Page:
Clap when you land

Elizabeth Acevedo

A prequel to the little Mermaid.


Amber and Clay

Amy Laura Schlitz

An immigrant, coming-of-age story.


Sisters of the Neversea

Cynthia Leitich Smith

A Greek mythology fantasy.


Just Like that

Gary Schmidt


The Hare with Amber Eyes (check it out at KCLS).

Edmund De Waal

Beautifully written family memoir that summons up a whole universe of lost worlds, from fin de siècle Paris and Vienna to post-Occupation Japan.


Walkaway: A Novel

Cory Doctorow


Something to Hide

Elizabeth George


Team of Rivals

Doris Kearns Goodwin

Multiple biography centered on Lincoln's mastery of men. Goodwin details Lincoln’s extraordinary ability to put himself in the place of other men, to experience what they were feeling, to understand their motives and desires. And how this talent enabled Lincoln to shape the most significant presidency in American history.


Sea Witch

Sarah Hanning

I liked Sea Witch because it talked about her back story and how she was betrayed by her friend who was in an accident at sea, but she was turned into a mermaid. The Sea Witch was portrayed as a tragic figure. In the original tale she was there for the purpose of granting the mermaids wish and a person who was seen as one to fear. The little mermaid is one of my favorite stories.


The Plague Cycle: the Unending War Between Humanity and Infectious Disease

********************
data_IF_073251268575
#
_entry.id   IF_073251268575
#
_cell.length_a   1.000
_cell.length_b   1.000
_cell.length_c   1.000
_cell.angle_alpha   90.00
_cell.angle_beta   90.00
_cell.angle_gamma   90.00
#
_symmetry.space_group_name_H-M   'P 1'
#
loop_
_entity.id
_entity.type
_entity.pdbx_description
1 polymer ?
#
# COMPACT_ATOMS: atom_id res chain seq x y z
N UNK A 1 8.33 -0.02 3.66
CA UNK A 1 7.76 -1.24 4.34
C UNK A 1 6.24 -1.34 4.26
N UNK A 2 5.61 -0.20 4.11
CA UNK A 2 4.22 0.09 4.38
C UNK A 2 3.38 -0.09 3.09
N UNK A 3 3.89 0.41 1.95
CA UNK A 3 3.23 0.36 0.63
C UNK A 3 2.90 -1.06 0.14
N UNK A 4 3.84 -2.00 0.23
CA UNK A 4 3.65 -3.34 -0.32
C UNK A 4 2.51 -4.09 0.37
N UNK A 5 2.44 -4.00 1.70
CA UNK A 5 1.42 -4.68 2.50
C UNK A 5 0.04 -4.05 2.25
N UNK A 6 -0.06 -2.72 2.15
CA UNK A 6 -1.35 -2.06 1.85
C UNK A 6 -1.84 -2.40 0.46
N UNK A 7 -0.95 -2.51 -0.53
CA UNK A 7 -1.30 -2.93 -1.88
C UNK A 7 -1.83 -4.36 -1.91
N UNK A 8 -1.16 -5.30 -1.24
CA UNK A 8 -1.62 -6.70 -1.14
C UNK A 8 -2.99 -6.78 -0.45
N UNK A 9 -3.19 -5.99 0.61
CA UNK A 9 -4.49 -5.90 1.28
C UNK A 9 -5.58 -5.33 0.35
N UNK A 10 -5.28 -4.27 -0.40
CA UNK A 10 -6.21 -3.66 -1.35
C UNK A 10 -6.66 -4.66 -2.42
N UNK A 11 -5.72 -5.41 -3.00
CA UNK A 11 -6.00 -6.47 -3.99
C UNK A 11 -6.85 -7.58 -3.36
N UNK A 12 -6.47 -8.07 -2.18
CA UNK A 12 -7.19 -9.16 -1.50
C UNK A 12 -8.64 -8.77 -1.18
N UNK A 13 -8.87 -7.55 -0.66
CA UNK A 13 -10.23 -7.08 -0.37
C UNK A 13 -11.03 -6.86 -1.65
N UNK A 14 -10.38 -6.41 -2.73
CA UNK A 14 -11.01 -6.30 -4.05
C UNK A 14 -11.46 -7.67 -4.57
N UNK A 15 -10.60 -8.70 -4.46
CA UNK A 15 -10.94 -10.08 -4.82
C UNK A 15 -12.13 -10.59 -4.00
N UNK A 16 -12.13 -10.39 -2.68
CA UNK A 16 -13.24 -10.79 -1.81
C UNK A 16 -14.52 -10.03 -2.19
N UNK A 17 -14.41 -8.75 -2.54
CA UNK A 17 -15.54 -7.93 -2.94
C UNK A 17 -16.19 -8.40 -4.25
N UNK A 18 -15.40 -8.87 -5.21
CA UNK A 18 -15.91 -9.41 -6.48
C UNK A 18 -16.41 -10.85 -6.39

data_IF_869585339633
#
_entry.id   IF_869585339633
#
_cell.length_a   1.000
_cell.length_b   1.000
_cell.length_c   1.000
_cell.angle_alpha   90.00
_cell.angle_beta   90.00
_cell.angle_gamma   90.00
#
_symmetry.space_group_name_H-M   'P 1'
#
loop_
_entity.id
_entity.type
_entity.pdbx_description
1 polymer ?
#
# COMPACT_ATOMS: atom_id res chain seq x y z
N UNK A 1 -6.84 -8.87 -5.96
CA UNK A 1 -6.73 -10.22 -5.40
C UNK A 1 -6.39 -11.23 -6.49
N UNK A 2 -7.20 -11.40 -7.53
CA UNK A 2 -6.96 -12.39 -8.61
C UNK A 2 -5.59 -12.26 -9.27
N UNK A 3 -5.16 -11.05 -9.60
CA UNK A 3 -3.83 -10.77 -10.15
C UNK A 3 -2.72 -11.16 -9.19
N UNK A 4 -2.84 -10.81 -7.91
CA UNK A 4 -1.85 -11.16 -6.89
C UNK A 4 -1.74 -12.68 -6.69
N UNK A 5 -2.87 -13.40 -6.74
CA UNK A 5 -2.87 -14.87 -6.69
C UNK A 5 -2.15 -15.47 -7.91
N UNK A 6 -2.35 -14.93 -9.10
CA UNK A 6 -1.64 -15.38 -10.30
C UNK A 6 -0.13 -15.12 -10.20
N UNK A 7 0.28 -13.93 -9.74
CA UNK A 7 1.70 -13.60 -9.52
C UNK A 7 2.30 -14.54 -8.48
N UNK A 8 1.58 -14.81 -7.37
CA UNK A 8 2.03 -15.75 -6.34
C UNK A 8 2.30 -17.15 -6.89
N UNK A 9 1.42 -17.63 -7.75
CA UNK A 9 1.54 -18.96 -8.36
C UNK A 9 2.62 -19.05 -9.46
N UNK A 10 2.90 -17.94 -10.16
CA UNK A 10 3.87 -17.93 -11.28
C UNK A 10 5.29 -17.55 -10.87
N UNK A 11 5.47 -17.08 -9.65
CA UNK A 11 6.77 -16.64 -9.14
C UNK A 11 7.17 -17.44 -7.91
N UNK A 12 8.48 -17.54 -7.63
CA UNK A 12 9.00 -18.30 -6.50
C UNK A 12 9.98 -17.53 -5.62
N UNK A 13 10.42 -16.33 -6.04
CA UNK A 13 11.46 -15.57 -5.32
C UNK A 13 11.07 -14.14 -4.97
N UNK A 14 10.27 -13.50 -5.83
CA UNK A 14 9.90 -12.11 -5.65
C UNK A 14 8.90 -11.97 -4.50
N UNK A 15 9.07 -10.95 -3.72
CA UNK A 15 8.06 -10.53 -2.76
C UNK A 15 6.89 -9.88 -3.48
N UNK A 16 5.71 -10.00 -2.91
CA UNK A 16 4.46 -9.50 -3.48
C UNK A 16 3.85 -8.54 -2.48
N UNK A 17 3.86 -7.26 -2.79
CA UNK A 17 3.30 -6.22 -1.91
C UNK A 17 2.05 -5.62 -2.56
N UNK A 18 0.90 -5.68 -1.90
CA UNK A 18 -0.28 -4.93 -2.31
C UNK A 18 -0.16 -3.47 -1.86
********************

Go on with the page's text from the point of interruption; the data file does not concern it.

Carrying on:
Charles Kenney

Looks at the relationship between civilization and disease over the past 5,000 years up to today. Basically, it is the story of how humans over time, as they clustered together in cities and started traveling and exploring, fell victim to a mixture of old and new infectious diseases.


Left Hand of Darkness

Ursula K. Le Guin

I highly recommend this classic, groundbreaking work of Science Fiction 


The Korean Vegan: Reflections and Recipes From Omma's Kitchen (check it out from KCLS). 

Joanne Lee Molinaro

Part loving ode to family, part delicious cookbook, I’ve been slowly working my way through these recipes. Be sure to check out her blog too:



Marilynne Robinson

One of the best lit books I’ve ever read (just re-read it after my first reading back in grad school).


A Lot of People Are Saying: The New Conspiracism and the Assault on Democracy

Nancy L. Rosenblum and Russell Muirhead


Justice: What’s the Right Thing To Do?

Michael Sandel


The Tyranny of Merit: What’s Become of the Common Good?

Michael Sandel 

My favorite recent read. Sandel argues persuasively that meritocracy is a deeply problematic ethic for a democratic society, because the meritocratic faith says the “winners” and “losers” in society deserve their fate and thus there is no injustice to the stark social, economic, and political inequalities that harm society today. To establish a more egalitarian society, we must value all kinds of work, stop treating a college degree as the foundation of living a decent life, and begin to invest in public infrastructures that create common experiences and spaces for a democratic public sphere.


Family Fun in South King County

clipart image of grassy park with benches, streetlights, and playground

Spend quality time with family and friends relaxing and doing things that everyone enjoys.

Quality time centers around togetherness and interpersonal conversation. Get away from technology and spend quality time enjoying new and different activities with family and friends.

Things to do with children: Learn more here

Outside activities can be experienced at a King County Park: Learn more here


We Consult With Over 380 Students Per Year